The Peoples of the World Foundation
Education for and about Indigenous Peoples
Today's Khmer Rouge
Story and photographs by Ray Waddington
The Khmer Rouge are probably best known because of the term "The Killing Fields," which was the title of Roland Joffé's 1984 movie about an American journalist and his Cambodian assistant caught up in Khmer Rouge Cambodia. In the four years between 1975 and 1979 they murdered around two million people — about a third of Cambodia's population. (The "official" Cambodian number is 3.1 million.) It is said that every Cambodian family lost at least one member to the Khmer Rouge.
This ultra-communist regime, led by the infamous Pol Pot, were anti-just-about-everything. Schools were outlawed and their teachers killed. People from all walks of life were tortured and/or killed for no reason or because of the slightest suspicion that they might not adhere to Pot's vision. People were forced to choose between their own life and executing another family member. Those not killed were forced into hard labor in an attempt to establish a moneyless, egalitarian, totally agrarian society.
At the end of 1978 Vietnamese forces invaded Cambodia and, within weeks, militarily defeated the Khmer Rouge regime, although they would end up occupying Cambodia for the next decade. At that time the core Khmer Rouge leaders and fighters retreated to southwestern Cambodia. It was here that they would mount a resistance that was to last another 20 years. One of the last Khmer Rouge strongholds to fall to the Cambodian army was the town of Pailin, in March, 1994, with the majority of the remaining fighters surrendering in 1996. It was in and around Pailin that these pictures were taken and former Khmer Rouge guerillas interviewed.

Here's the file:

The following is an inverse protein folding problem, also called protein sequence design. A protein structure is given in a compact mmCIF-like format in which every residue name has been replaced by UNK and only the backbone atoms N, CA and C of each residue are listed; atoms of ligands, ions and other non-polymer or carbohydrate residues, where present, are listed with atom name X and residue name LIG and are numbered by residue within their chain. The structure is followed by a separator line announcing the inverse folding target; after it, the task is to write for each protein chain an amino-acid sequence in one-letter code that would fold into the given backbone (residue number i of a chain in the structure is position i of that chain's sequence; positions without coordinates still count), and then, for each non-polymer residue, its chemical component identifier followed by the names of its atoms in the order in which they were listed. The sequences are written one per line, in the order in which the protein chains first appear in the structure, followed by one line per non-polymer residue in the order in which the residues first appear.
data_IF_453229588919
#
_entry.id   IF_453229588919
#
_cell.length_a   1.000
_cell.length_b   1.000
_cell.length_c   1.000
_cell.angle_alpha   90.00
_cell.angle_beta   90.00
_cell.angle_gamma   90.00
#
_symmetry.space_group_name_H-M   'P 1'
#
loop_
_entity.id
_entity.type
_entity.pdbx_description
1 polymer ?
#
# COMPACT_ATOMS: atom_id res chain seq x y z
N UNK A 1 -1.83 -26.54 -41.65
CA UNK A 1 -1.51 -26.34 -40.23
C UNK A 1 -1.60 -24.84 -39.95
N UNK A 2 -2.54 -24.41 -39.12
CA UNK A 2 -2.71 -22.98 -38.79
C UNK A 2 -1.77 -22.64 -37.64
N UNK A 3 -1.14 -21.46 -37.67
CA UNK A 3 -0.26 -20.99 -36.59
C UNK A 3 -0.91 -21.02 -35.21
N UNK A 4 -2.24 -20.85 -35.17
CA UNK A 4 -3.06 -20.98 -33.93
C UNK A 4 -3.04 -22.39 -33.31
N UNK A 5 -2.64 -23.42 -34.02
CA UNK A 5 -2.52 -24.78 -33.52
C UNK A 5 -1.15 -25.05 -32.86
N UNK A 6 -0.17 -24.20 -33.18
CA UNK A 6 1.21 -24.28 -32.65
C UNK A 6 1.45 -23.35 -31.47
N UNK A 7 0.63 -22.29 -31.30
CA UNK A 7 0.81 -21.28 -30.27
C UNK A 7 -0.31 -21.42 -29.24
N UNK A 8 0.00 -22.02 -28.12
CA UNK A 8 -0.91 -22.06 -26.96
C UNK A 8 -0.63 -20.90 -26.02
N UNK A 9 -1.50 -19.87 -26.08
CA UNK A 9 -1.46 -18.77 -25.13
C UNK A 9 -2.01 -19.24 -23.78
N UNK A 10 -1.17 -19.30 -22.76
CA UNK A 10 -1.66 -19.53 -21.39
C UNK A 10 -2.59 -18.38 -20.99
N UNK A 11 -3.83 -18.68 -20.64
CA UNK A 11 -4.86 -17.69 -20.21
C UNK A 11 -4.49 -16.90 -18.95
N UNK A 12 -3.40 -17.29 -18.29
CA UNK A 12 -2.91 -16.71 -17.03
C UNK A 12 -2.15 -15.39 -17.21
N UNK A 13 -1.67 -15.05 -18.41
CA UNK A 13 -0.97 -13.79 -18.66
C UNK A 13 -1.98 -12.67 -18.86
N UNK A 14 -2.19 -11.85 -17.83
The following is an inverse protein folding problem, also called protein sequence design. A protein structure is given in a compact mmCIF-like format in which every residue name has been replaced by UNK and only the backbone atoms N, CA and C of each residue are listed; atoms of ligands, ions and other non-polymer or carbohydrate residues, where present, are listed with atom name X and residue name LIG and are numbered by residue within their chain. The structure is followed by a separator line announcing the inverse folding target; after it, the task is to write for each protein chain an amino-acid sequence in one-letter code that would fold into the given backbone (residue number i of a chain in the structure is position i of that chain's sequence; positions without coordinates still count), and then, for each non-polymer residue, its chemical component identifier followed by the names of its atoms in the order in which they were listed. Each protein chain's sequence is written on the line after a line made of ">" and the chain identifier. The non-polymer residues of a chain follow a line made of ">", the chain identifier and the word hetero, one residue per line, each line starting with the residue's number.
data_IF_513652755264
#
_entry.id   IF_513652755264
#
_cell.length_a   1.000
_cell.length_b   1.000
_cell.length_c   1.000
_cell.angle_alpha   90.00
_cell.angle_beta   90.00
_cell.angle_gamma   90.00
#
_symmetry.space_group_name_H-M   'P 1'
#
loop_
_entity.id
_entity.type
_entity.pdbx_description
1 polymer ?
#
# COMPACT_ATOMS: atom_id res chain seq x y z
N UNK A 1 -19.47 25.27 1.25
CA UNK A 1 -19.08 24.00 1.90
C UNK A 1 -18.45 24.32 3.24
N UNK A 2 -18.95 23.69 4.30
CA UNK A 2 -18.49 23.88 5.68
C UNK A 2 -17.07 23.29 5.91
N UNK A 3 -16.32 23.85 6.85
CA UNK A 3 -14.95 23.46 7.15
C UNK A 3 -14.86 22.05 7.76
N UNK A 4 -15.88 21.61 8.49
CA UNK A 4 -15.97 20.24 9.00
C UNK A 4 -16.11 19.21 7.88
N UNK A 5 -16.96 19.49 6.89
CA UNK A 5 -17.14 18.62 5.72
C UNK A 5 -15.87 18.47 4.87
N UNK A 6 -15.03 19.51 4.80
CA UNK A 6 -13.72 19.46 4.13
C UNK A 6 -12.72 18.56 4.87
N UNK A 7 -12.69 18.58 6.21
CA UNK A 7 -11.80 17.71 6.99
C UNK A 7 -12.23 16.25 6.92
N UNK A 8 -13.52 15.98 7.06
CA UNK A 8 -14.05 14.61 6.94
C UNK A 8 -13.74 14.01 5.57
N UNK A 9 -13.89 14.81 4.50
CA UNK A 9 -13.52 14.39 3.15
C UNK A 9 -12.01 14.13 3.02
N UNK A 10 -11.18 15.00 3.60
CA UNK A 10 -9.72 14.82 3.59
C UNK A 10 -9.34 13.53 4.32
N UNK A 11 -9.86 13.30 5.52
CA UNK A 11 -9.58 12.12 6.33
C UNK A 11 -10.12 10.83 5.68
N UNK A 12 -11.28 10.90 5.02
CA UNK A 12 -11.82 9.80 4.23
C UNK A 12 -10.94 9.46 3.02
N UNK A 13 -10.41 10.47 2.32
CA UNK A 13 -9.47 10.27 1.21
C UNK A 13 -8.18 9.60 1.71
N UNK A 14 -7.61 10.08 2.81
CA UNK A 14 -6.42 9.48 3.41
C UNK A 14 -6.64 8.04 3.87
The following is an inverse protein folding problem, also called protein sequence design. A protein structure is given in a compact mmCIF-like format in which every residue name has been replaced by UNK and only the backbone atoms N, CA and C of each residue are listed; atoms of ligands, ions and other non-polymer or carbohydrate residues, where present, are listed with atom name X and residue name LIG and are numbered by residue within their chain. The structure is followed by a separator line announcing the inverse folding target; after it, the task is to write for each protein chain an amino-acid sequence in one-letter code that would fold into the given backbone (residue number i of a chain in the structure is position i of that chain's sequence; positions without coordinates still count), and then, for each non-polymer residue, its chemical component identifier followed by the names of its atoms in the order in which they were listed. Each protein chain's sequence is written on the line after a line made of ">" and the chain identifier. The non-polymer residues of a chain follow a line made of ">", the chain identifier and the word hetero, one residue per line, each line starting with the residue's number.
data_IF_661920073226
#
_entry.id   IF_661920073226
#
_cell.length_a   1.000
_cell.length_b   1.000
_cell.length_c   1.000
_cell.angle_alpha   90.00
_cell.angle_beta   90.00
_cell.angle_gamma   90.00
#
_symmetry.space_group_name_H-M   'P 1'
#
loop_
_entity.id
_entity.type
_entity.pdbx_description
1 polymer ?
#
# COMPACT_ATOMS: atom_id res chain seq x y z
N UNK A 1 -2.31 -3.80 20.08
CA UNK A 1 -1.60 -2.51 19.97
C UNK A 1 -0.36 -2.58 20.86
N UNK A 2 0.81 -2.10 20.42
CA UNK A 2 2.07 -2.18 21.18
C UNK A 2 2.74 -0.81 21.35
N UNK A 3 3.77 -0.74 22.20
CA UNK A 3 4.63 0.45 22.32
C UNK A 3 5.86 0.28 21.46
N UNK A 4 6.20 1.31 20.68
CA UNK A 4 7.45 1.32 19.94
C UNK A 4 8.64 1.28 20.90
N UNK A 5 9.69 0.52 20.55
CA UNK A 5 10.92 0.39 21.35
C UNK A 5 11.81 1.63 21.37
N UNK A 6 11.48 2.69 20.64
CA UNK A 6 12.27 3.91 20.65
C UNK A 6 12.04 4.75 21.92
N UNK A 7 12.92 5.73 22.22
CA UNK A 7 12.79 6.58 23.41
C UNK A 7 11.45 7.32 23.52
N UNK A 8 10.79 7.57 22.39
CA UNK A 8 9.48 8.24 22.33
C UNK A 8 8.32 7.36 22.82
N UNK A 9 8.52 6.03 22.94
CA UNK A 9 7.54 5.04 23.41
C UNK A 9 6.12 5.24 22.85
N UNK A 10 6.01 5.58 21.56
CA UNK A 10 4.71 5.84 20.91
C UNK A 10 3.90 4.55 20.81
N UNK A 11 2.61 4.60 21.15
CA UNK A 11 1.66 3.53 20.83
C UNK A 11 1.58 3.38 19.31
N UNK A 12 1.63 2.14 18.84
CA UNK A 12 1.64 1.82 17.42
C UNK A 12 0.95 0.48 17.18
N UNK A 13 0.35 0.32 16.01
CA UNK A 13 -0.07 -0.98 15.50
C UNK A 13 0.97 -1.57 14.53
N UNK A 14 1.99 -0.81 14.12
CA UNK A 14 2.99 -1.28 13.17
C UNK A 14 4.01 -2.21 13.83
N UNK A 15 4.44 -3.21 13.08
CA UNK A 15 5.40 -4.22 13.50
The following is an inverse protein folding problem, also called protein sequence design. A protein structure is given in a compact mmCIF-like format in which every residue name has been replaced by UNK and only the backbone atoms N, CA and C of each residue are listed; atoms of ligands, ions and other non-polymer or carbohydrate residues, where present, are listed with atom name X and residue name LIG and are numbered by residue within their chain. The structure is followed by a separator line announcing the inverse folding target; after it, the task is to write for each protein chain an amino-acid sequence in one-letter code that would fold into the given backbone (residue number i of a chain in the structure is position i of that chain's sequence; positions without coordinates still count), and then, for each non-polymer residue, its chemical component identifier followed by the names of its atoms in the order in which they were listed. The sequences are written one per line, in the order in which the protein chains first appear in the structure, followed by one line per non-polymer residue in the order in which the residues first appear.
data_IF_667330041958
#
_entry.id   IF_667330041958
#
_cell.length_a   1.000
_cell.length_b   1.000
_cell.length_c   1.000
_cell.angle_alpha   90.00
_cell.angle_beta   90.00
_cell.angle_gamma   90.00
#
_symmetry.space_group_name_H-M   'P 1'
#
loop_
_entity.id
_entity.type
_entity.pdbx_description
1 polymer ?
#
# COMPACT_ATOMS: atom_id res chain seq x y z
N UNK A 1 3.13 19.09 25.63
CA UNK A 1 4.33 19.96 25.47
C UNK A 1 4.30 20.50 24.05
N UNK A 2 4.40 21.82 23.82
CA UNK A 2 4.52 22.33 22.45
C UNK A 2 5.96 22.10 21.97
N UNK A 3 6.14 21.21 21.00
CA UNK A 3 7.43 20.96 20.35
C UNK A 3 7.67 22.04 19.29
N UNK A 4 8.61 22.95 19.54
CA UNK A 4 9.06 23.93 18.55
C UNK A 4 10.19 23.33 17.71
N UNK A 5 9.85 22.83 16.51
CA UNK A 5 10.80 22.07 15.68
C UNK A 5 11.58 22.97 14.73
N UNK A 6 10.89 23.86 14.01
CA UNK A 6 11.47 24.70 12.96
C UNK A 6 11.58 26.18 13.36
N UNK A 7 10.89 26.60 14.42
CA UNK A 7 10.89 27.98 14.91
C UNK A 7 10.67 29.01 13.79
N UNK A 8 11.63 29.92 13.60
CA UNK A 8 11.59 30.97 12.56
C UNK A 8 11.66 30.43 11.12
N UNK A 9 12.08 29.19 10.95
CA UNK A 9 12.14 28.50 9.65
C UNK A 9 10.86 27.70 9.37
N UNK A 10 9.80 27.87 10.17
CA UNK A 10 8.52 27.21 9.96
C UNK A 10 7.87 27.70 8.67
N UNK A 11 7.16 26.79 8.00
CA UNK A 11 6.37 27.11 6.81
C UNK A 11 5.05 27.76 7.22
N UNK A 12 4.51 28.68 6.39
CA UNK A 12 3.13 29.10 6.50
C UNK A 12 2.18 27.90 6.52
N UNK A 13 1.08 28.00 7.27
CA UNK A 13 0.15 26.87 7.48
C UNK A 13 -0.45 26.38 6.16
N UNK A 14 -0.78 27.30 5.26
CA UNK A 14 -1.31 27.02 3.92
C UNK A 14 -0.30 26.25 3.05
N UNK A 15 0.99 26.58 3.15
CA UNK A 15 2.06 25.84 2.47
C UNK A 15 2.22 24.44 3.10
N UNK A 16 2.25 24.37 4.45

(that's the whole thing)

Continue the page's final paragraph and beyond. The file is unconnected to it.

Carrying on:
Pailin is considered a somewhat dangerous town to this day. Lawlessness abounds and takes on many forms including illegal logging, prostitution and the clandestine export of precious gemstones — mainly rubies and sapphires. While a fortunate few get very rich from mining gemstones, labor conditions are harsh and child labor is common. The two children pictured left work almost every daylight hour, seven days a week. They are mainly employed to sift small gemstones from the dirt that is brought out of the mines. They are used in this role because of both their better eyesight and their lack of rights in asking for payment. In return for their labor they are allowed to keep the smallest, largely worthless stones. It was mainly the gemstone and logging industries that funded the Khmer Rouge's resistance in this area.